Government to agree deals with individual EU states for band tours

UK bands ‘will be able to tour EU’ as Government eyes plan to agree deals with individual member states

  • Culture Minister said band tours could be salvaged after Brexit by agreeing deals
  • Mrs Dinenage said would be ‘very complicated’ to secure an EU-wide agreement
  • Instead said there would be more success negotiating with individual countries 

Tours for bands could be salvaged post Brexit by agreeing deals with individual countries, MPs were told yesterday.

Culture minister Caroline Dinenage admitted it would be ‘very complicated’ to secure a new EU-wide agreement after UK proposals were rejected year.

Mrs Dinenage told the Commons digital, culture, media and sport committee: ‘The more likely success route is through negotiations with individual member states.’

Culture minister Caroline Dinenage (pictured) admitted it would be ‘very complicated’ to secure a new EU-wide agreement after UK proposals were rejected year

While France imposes no visa or work permit requirements on touring bands, Spain charges £600 a gig and Italy £500.

Committee members said that the failure to agree a deal for travelling musicians and actors had effectively landed the country’s £111billion creative sector with a No Deal Brexit.

Mrs Dinenage added: ‘The biggest issue here is the work permit issue and that is very much within the gift of the individual member states. And that’s why we would be targeting our work there.

MPs heard testimony from industry representatives who painted a grim outlook for the sector if touring and travel in the EU could not be eased.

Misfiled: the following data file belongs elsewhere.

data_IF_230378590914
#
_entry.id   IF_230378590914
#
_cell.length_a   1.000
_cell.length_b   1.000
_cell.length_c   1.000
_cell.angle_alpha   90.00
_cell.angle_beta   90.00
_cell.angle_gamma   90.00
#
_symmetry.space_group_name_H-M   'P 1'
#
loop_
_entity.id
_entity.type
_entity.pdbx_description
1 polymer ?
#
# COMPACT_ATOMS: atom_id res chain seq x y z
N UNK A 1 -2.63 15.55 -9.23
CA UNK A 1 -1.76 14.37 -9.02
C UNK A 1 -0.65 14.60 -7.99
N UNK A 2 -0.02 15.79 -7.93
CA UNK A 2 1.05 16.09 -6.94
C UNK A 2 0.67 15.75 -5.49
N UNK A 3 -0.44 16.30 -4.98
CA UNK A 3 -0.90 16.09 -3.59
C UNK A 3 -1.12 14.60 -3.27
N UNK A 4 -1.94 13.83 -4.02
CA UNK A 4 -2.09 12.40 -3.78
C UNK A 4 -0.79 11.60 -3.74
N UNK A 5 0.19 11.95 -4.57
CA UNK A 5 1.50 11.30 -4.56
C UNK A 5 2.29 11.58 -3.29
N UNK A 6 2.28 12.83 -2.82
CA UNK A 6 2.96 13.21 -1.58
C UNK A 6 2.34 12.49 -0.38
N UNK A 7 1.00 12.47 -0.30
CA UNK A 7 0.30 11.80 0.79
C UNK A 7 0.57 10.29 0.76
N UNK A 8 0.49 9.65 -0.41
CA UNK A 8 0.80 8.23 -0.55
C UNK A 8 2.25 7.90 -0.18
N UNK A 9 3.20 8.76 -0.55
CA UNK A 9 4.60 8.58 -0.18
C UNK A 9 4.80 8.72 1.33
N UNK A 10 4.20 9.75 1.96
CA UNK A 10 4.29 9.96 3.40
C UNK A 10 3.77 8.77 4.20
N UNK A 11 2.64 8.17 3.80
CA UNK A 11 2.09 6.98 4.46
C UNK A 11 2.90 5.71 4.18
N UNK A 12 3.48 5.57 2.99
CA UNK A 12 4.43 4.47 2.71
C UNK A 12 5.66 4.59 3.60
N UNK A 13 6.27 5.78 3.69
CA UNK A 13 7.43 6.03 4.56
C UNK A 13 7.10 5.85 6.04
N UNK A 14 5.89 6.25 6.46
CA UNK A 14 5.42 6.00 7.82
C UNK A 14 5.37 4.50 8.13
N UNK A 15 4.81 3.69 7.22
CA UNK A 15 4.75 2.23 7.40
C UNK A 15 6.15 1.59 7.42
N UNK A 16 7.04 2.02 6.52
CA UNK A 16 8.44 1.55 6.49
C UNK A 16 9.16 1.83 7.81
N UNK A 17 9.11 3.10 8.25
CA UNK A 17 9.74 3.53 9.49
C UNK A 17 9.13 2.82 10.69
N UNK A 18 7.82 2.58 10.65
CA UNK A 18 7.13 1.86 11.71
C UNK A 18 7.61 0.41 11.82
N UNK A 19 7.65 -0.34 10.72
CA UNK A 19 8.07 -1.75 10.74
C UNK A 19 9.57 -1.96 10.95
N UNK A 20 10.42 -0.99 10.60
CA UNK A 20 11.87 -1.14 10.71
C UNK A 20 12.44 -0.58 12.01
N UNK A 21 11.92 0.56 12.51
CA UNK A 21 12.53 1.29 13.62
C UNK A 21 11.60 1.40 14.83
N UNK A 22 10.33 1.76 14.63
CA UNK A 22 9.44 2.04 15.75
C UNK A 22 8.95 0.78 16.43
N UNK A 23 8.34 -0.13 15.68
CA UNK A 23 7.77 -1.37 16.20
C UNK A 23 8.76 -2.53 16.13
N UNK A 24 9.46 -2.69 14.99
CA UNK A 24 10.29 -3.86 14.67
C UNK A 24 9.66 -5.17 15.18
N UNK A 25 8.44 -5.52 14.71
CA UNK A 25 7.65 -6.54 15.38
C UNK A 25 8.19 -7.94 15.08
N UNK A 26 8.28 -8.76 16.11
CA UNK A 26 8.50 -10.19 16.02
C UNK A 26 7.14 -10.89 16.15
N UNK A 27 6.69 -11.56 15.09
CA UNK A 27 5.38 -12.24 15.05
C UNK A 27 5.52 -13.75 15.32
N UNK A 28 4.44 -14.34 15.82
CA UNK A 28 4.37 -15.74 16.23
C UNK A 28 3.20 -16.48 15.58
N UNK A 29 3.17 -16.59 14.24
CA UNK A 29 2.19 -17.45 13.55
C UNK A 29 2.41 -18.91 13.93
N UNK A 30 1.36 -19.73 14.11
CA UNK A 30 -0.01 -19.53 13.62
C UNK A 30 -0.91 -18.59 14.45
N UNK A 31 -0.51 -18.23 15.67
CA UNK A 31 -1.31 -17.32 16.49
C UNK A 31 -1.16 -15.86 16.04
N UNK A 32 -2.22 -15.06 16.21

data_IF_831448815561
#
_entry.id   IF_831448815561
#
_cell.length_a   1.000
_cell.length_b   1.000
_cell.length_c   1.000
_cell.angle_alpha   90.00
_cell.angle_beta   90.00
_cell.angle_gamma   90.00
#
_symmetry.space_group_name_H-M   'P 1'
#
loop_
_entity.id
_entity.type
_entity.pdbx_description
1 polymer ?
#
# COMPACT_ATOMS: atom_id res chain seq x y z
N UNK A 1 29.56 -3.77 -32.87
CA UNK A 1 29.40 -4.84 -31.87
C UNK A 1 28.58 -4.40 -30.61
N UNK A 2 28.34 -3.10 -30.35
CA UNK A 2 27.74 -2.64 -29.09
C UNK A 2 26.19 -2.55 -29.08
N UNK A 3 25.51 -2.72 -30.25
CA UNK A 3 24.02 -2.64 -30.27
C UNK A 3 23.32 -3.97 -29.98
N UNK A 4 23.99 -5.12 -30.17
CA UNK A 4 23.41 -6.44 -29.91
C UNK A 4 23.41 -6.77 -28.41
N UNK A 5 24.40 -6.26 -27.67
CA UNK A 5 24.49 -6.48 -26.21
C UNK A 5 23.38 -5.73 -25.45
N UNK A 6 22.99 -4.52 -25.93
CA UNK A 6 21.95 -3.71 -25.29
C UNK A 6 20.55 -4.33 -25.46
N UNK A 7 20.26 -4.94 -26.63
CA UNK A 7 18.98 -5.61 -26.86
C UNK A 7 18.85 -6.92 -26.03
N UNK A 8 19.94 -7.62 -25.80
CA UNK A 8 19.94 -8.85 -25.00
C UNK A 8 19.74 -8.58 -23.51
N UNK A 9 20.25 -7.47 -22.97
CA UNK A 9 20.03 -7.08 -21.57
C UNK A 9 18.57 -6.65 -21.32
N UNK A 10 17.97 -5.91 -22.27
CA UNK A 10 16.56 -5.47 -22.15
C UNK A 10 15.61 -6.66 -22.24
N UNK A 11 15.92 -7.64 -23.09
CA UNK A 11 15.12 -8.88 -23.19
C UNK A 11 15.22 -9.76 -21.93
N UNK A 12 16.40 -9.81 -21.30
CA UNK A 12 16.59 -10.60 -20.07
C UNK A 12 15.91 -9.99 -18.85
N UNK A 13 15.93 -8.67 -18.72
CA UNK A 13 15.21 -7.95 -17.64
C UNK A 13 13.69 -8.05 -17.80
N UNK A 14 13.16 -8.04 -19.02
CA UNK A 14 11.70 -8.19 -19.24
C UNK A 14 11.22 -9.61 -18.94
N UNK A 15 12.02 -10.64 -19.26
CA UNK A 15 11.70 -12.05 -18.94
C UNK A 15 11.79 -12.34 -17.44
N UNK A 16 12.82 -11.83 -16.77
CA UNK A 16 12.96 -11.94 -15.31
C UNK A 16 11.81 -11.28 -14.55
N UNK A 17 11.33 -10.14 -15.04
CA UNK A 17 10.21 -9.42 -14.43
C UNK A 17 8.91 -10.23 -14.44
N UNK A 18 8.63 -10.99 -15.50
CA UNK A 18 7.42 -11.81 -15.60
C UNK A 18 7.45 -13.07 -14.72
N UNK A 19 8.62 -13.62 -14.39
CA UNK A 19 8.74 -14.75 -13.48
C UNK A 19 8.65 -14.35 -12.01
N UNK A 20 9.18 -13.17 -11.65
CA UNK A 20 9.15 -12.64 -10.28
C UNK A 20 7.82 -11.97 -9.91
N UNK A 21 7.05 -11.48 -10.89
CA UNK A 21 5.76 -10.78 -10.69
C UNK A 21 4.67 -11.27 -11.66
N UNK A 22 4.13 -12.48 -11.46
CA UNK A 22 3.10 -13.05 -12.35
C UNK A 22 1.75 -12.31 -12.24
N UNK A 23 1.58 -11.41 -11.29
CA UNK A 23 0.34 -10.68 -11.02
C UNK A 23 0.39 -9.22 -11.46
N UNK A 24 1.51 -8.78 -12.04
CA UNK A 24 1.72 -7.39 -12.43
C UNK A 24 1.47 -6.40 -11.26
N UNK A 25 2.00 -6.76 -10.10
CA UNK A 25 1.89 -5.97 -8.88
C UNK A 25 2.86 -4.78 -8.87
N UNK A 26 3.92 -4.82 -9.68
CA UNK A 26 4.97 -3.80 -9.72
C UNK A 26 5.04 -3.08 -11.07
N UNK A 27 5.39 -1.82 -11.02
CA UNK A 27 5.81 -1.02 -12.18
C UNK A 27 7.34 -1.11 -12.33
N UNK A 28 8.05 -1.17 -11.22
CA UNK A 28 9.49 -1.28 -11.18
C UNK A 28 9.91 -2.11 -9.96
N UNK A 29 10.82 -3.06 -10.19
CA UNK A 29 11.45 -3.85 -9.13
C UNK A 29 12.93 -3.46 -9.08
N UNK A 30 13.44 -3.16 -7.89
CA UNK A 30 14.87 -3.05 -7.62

Mrs Dinenage (pictured) told the Commons digital, culture, media and sport committee: ‘The more likely success route is through negotiations with individual member states.’

“I think the adverse impact of Brexit to the creative industries and in particular the freelance community has become even more stark,” Deborah Annetts, chief executive of the Incorporated Society of Musicians, said.

“It’s a crisis now – so we think we need to have that urgent conversation between government and the EU Commission,” she added.

She highlighted the twin impacts of Brexit and the coronavirus pandemic on performers.

Paule Constable, a lighting designer with Freelancers Make Theatre Work, said the workforce had been “decimated” in the live performing arts sector.

“We’re hearing anecdotal evidence from people saying things like ‘I feel like I’m having to make a choice about whether I’m British or a musician’,” Constable added.

British stars including Ian McKellen, Patrick Stewart and Julie Walters have lent their names to a petition backed by the actors’ union Equity urging the UK government to secure visa-free travel in the EU for artists.

While Britain insists the blame lies with EU inflexibility during the trade negotiations, Brussels argues that London was fixated on ending freedom of movement for EU citizens coming to Britain.

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